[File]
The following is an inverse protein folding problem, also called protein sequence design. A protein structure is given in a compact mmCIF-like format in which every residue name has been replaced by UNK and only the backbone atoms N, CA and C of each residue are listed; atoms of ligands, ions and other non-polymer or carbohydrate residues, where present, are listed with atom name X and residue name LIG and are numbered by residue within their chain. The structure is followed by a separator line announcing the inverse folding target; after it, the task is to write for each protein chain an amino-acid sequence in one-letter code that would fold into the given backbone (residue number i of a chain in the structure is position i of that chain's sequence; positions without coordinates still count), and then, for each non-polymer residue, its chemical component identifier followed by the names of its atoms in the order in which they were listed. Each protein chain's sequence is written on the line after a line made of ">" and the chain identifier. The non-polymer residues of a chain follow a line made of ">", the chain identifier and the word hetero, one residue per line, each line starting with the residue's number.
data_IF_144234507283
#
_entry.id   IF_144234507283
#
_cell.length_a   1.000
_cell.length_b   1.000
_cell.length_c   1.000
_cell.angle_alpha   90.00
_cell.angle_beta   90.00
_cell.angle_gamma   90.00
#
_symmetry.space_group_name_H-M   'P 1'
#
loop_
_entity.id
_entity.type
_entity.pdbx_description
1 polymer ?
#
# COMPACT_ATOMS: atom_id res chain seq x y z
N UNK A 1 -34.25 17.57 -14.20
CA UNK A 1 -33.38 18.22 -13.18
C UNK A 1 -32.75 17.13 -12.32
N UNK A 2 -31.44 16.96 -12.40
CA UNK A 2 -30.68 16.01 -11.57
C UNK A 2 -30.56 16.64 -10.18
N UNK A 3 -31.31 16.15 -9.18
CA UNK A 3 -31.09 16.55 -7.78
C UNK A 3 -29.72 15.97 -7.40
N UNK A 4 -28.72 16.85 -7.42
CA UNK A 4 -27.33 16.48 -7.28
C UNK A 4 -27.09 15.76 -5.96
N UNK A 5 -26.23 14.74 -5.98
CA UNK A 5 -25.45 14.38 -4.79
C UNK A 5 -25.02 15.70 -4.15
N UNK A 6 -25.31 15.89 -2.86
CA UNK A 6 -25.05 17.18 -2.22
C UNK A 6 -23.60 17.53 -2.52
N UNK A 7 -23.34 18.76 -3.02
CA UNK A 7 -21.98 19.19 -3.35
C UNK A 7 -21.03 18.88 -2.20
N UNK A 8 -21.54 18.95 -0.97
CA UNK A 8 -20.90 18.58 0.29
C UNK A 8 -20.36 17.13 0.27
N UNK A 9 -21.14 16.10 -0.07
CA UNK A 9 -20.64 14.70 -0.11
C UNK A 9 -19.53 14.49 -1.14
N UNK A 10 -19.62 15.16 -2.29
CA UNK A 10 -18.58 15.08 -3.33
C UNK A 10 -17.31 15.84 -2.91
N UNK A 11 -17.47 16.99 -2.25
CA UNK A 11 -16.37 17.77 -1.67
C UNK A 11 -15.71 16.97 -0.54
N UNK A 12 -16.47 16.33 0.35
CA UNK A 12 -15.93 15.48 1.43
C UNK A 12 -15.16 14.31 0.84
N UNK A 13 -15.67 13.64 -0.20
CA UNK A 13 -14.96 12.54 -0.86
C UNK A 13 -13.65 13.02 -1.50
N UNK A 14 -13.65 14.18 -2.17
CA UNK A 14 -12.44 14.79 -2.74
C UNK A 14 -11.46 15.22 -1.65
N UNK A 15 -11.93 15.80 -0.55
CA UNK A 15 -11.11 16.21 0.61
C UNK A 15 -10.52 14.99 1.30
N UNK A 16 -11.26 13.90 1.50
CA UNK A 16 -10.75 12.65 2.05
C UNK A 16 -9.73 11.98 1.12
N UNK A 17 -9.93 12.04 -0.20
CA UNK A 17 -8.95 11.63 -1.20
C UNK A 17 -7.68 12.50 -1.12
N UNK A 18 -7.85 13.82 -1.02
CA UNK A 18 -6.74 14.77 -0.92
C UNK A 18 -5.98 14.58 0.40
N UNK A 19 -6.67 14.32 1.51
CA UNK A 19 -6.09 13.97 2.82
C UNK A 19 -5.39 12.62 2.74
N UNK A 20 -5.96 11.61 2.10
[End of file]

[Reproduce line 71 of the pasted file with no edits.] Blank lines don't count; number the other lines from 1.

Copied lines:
CA UNK A 17 -8.95 11.63 -1.20